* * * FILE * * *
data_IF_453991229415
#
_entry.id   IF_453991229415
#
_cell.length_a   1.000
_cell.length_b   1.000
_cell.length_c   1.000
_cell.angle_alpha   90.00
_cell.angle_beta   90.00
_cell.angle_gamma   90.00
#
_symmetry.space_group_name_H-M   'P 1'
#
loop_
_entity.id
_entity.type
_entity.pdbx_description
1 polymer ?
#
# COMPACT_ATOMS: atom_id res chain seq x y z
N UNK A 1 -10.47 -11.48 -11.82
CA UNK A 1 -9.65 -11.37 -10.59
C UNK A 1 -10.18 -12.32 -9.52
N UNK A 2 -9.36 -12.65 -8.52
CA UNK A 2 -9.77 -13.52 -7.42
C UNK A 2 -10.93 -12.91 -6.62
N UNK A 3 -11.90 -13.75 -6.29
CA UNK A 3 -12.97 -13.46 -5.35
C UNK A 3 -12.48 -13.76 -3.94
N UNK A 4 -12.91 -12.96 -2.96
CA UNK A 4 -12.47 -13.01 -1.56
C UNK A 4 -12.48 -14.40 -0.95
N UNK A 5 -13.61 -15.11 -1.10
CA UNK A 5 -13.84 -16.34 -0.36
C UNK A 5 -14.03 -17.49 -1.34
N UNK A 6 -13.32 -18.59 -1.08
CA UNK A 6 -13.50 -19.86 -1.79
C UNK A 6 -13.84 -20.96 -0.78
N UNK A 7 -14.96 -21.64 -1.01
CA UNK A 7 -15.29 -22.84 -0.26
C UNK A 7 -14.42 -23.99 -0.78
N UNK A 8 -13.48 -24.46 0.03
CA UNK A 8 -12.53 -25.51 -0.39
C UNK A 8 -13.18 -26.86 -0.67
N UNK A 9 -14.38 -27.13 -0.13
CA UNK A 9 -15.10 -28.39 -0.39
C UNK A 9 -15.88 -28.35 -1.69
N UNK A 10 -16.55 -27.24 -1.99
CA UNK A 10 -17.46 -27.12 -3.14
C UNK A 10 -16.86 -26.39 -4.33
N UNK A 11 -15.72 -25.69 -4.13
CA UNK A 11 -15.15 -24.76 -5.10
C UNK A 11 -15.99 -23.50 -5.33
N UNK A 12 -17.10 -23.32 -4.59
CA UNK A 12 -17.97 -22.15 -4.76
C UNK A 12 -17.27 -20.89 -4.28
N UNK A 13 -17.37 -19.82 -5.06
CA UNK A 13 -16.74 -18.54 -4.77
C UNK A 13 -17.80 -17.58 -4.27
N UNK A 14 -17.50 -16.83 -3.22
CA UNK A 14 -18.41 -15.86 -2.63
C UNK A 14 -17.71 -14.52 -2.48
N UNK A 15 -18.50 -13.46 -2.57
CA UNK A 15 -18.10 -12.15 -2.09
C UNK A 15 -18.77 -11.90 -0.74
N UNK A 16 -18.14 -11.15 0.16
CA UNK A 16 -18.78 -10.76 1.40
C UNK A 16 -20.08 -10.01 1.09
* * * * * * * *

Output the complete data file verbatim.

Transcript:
data_IF_453991229415
#
_entry.id   IF_453991229415
#
_cell.length_a   1.000
_cell.length_b   1.000
_cell.length_c   1.000
_cell.angle_alpha   90.00
_cell.angle_beta   90.00
_cell.angle_gamma   90.00
#
_symmetry.space_group_name_H-M   'P 1'
#
loop_
_entity.id
_entity.type
_entity.pdbx_description
1 polymer ?
#
# COMPACT_ATOMS: atom_id res chain seq x y z
N UNK A 1 -10.47 -11.48 -11.82
CA UNK A 1 -9.65 -11.37 -10.59
C UNK A 1 -10.18 -12.32 -9.52
N UNK A 2 -9.36 -12.65 -8.52
CA UNK A 2 -9.77 -13.52 -7.42
C UNK A 2 -10.93 -12.91 -6.62
N UNK A 3 -11.90 -13.75 -6.29
CA UNK A 3 -12.97 -13.46 -5.35
C UNK A 3 -12.48 -13.76 -3.94
N UNK A 4 -12.91 -12.96 -2.96
CA UNK A 4 -12.47 -13.01 -1.56
C UNK A 4 -12.48 -14.40 -0.95
N UNK A 5 -13.61 -15.11 -1.10
CA UNK A 5 -13.84 -16.34 -0.36
C UNK A 5 -14.03 -17.49 -1.34
N UNK A 6 -13.32 -18.59 -1.08
CA UNK A 6 -13.50 -19.86 -1.79
C UNK A 6 -13.84 -20.96 -0.78
N UNK A 7 -14.96 -21.64 -1.01
CA UNK A 7 -15.29 -22.84 -0.26
C UNK A 7 -14.42 -23.99 -0.78
N UNK A 8 -13.48 -24.46 0.03
CA UNK A 8 -12.53 -25.51 -0.39
C UNK A 8 -13.18 -26.86 -0.67
N UNK A 9 -14.38 -27.13 -0.13
CA UNK A 9 -15.10 -28.39 -0.39
C UNK A 9 -15.88 -28.35 -1.69
N UNK A 10 -16.55 -27.24 -1.99
CA UNK A 10 -17.46 -27.12 -3.14
C UNK A 10 -16.86 -26.39 -4.33
N UNK A 11 -15.72 -25.69 -4.13
CA UNK A 11 -15.15 -24.76 -5.10
C UNK A 11 -15.99 -23.50 -5.33
N UNK A 12 -17.10 -23.32 -4.59
CA UNK A 12 -17.97 -22.15 -4.76
C UNK A 12 -17.27 -20.89 -4.28
N UNK A 13 -17.37 -19.82 -5.06
CA UNK A 13 -16.74 -18.54 -4.77
C UNK A 13 -17.80 -17.58 -4.27
N UNK A 14 -17.50 -16.83 -3.22
CA UNK A 14 -18.41 -15.86 -2.63
C UNK A 14 -17.71 -14.52 -2.48
N UNK A 15 -18.50 -13.46 -2.57
CA UNK A 15 -18.10 -12.15 -2.09
C UNK A 15 -18.77 -11.90 -0.74
N UNK A 16 -18.14 -11.15 0.16
CA UNK A 16 -18.78 -10.76 1.40
C UNK A 16 -20.08 -10.01 1.09